A couple weeks ago Dude who does the photographs for the I Spy books was at the BYU Museum of Art introducing his new exhibit, and there were also free milk and cookies so Kallist, Na, and I were not about to miss it.

He also does a lot of photographs of mini-scenes like this one Elle and Kallist are enjoying of Cinderella. I'm actually more impressed with whoever crafted that diorama, but photography is cool, too.

Probably his most inspiring piece was this wall of unopened duck sauce packets. If we take Mom to a few more Chinese fast food joints, we'll probably be ready to make our own. Actually, I really was inspired by this work of art and determination. Do you think he cut a deal with the local Asian eatery or was this a task that required years of hoarding (and eating bad take-out)?

Na was really feeling the magic of the balloon wall.

I think Mish took this one while we were moving and she and her roomie had the kids at the park. Not sure how it made it into this post, but Didi can say "Aunt Mish" now. It's stinkin' cute.

Props to Mac for being a first rate friend, helping Kyle haul our stuff into and out of a rental truck for the 40-minute trek up north. The only furniture we had to our names was a bed, dresser and desk (How did Mom escape without supplying us any chairs?! We're still dumbfounded and disappointed), so I'm still wondering how we managed to fill that truck up to the brim. Also, Kyle drove the truck home while I, yes I, Tiffany Jan Larsen drove our van home all the way from American Fork ON THE FREEWAY! BY MYSELF! I had to giggle when Kyle (who'd left several minutes after me) whizzed by me in the left lane, but overall it was an exceedingly proud moment. And I've actually driven several times since, and haven't even died once. For better or worse, I am now officially a "van mom."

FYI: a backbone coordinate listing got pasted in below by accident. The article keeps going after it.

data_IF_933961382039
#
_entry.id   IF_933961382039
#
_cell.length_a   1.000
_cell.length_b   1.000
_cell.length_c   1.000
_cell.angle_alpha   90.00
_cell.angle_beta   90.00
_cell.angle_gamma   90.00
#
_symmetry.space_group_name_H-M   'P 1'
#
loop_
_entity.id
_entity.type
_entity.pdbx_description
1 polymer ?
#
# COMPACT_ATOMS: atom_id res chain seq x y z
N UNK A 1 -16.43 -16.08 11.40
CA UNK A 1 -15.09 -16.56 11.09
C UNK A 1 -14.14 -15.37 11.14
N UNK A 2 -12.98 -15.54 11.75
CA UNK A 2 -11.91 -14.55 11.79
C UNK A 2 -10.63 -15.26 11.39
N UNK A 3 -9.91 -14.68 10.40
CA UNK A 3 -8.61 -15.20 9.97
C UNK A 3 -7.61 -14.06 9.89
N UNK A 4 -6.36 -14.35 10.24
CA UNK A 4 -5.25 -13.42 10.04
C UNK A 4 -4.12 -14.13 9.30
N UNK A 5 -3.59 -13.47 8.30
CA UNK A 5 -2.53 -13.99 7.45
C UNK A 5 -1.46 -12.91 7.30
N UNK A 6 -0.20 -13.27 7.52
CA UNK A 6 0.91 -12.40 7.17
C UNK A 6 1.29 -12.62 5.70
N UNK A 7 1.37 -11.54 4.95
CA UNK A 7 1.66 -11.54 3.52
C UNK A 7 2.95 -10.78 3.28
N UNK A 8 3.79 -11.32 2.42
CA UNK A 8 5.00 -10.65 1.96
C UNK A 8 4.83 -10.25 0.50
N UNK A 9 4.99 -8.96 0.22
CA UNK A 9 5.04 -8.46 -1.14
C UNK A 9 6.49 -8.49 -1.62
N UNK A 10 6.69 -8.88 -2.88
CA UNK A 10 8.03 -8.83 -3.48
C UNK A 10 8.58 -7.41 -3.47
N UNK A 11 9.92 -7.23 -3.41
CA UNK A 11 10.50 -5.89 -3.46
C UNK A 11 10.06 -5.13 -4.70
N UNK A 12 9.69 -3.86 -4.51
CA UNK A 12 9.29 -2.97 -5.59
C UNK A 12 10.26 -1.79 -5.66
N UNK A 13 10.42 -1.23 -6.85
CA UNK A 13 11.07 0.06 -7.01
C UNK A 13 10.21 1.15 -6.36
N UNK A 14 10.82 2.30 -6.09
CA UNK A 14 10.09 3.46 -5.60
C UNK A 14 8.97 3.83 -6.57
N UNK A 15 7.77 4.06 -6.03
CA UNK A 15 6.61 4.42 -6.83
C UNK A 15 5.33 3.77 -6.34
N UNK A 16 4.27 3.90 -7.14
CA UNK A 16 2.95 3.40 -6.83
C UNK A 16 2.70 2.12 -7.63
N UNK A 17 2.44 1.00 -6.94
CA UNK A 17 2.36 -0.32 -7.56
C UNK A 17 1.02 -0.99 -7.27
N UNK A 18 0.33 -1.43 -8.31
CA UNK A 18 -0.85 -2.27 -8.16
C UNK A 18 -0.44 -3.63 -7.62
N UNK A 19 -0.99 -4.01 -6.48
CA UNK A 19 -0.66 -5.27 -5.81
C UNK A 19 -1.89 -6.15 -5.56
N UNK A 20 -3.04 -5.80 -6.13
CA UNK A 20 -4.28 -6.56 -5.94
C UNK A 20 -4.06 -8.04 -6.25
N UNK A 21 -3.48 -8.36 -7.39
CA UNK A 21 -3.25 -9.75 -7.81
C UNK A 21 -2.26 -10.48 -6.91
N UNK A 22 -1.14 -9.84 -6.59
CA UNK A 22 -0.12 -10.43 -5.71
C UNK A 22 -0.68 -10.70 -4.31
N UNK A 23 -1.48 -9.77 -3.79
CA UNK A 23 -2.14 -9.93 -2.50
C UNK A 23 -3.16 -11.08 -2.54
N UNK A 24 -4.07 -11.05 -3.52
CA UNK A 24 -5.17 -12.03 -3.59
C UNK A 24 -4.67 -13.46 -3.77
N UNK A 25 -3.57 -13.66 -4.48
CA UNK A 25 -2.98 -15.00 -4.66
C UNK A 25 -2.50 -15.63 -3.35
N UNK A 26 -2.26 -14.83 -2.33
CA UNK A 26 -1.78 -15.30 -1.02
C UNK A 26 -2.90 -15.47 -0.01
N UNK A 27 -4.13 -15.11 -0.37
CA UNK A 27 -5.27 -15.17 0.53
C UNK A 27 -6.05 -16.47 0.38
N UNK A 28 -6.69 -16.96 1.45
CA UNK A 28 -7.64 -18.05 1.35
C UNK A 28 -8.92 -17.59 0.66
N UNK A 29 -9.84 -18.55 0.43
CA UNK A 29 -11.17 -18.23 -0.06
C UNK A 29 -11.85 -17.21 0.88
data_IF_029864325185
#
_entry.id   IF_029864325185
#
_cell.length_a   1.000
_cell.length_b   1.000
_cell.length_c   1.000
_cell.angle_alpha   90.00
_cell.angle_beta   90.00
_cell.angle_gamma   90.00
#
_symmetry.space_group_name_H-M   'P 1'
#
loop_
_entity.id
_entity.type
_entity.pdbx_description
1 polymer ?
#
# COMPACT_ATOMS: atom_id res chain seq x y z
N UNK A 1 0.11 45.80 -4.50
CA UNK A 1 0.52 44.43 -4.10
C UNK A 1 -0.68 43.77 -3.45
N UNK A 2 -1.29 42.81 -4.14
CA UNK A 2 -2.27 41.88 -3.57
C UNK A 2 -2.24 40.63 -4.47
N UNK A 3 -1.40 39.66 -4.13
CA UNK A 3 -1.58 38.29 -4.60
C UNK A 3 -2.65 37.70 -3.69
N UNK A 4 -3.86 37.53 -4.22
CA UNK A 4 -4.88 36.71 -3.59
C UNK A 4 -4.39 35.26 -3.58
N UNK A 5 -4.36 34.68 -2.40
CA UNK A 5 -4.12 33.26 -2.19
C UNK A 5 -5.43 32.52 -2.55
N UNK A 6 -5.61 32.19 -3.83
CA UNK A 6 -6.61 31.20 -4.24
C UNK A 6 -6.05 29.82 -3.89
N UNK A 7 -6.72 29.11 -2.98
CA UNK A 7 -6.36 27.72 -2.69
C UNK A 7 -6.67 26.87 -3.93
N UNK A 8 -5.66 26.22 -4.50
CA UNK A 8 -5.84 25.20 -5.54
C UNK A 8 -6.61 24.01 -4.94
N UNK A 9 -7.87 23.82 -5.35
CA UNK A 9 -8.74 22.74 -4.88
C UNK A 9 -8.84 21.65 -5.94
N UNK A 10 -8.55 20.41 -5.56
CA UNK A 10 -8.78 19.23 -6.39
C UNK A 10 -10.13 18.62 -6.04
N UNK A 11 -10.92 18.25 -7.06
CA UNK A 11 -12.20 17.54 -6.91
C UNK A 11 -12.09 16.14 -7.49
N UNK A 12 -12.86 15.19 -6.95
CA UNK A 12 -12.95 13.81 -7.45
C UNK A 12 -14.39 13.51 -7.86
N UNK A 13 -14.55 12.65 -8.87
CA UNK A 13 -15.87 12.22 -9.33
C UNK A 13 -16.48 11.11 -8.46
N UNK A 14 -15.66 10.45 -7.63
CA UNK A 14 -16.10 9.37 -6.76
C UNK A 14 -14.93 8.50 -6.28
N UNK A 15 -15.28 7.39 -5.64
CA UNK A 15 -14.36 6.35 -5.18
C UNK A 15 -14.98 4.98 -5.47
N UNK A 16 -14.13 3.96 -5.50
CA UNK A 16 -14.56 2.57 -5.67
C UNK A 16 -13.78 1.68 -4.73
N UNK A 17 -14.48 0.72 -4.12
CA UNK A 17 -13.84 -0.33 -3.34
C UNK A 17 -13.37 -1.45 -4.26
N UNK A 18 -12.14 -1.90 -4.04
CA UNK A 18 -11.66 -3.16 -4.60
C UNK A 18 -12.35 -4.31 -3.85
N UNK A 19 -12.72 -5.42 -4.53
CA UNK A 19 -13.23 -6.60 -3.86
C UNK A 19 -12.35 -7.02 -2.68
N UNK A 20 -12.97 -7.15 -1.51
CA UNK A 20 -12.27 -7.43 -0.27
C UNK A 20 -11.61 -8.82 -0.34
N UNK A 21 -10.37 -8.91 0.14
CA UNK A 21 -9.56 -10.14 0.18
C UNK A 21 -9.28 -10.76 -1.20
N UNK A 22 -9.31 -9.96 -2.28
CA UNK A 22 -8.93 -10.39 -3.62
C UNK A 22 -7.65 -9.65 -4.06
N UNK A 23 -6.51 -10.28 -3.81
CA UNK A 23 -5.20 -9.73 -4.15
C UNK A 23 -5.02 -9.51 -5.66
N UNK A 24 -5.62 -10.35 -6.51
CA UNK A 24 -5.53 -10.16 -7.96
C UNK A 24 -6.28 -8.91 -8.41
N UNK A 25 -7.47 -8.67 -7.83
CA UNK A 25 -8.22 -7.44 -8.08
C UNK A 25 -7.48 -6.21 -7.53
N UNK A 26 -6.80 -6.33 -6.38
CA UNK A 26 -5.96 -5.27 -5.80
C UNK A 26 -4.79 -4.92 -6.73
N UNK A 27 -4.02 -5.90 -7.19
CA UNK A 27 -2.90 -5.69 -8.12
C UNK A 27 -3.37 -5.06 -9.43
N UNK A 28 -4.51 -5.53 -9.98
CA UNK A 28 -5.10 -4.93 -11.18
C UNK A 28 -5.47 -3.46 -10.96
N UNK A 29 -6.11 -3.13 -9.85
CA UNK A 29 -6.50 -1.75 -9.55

No, we are not too proud to dumpster dive. And yes, Kyle was actually IN the dumpster a few moments after this shot was taken, just to make sure there weren't any other cool, salvageable items hanging out with the neighborhood trash.
This looked a lot prettier in live, panoramic form. The street was lined on both sides with trees laden with freshly fallen snow. It was a very "White Way Delight" moment.

They are smiling now, but Kyle and Bob experienced quite a trial hoisting this beast of a tv from the van onto a rolling chair and up four stairs into the house. If you're thinking this tv weighs less than a sumo wrestler, you'd be wrong. It weighs in at 240 lbs, and I think it's getting bigger all the time. We had to call in reinforcements to get it down to the basement into Bob's quarters, and we're pretty sure we won't ever be taking it back up.

If you are having a baby any time in the next couple years, you can expect/request one of these from me. I always thought the ribbons were decorative but once I figured out they are functional and quite convenient for attaching to stroller, car seat, etc., tag blankies became my new rage. Okay, sort of. This was my first attempt, and my first experience working with "minky" (the thick, soft red and green materials) and, let's just say that the seams were forgiving but still I'm really glad Cathi's new baby doesn't know the difference between a square and a rhombus-shaped blanky yet. Oh yeah, I also made a couple rag-edged burp cloths in these fabrics for Cathi. I used to only craft for myself but I think crafting for friends and family is even more fun, and makes me feel a little less guilty about how much $ and time I spend on fabric. =)

Up next are a set of matching aprons for me, my sisters, and Ellie, still gotta finish Noe's quilt, Mary's bird mobile, and as soon as felt is on sale, I am going to go on a felt food-making rampage! In the meantime, I've enjoyed cooking dinner again (feels like ages since I've done that regularly) and exploring our new hometown. At the top of the list are still finding a midwife and finding a bosom friend for Ellie.